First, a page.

Fortunately, Brazil doesn’t have to deal with deadly earthquakes, hurricanes and tsunamis that can kill thousands of people at a time, as the tragic scenes from Turkey and Syria have shown us in recent weeks. But that doesn’t mean the country isn’t vulnerable to severe rains. In fact, every year Brazil suffers from deadly climate disasters that are far more avoidable than a shift in tectonic plates.
In 2022 alone, we saw deaths caused by floods and landslides in southern Bahia state (January), countryside Rio de Janeiro (February), and Pernambuco (June). Every year, you can turn on the television and see footage of Brazilian homes being swept away by rivers of mud, a result of seasonal heavy rains. Not unpredictable natural disasters, but annual rains.
This year, the first region to suffer tragedy from the rains was the northern coast of the state of São Paulo, where massive rains caused landslides that killed at least 48 people. Dozens are still missing.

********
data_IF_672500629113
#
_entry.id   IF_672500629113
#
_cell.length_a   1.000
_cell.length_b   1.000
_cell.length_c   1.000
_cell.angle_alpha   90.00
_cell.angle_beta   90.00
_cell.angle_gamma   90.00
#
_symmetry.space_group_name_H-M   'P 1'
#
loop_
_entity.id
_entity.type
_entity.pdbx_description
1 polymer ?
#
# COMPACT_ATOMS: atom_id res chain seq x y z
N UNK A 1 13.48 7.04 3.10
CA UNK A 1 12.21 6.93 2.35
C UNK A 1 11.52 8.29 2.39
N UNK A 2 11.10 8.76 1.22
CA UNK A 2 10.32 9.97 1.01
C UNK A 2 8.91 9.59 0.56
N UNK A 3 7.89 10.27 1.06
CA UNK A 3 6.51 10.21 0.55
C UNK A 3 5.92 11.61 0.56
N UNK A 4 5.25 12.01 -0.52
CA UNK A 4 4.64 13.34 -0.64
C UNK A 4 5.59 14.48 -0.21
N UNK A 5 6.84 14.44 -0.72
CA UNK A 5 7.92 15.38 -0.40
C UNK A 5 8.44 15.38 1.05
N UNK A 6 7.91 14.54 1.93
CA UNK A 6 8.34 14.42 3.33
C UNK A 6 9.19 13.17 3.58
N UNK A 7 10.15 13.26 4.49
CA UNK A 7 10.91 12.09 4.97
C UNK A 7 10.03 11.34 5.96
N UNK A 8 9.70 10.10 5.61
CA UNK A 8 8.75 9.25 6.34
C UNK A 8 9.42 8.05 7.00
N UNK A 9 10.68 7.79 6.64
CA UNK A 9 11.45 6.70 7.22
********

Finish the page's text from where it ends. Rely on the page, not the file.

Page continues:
While climate change is making such extreme rainfall more common, Brazil’s vulnerability to such disasters is the result of years of government neglect. In the case of São Paulo’s north coast, low-income and luxury homes have been built on risky and unstable slopes in beach towns for decades, with little government oversight.
The beach cities in question did not even have landslide alarm systems.
So the question is, if these tragedies happen every year in Brazilian cities, why can’t we prevent them?
Well, preventing disasters has its price. Yet the Jair Bolsonaro government has left little money for disaster prevention works. According to the Planning Ministry, the Bolsonaro administration budgeted only BRL 672 million (USD 130 million) for prevention works for the entire year, an amount that was increased to BRL 1.17 billion after Lula won the election in October. Still, this is the smallest total for the area in 14 years.
Over the weekend, Integration and Regional Development Minister Waldez Góes said that the Bolsonaro government had left just BRL 25,000 (a little under USD 5,000) for disaster response actions.
This is not a time for Brazil to save money. It needs to save lives.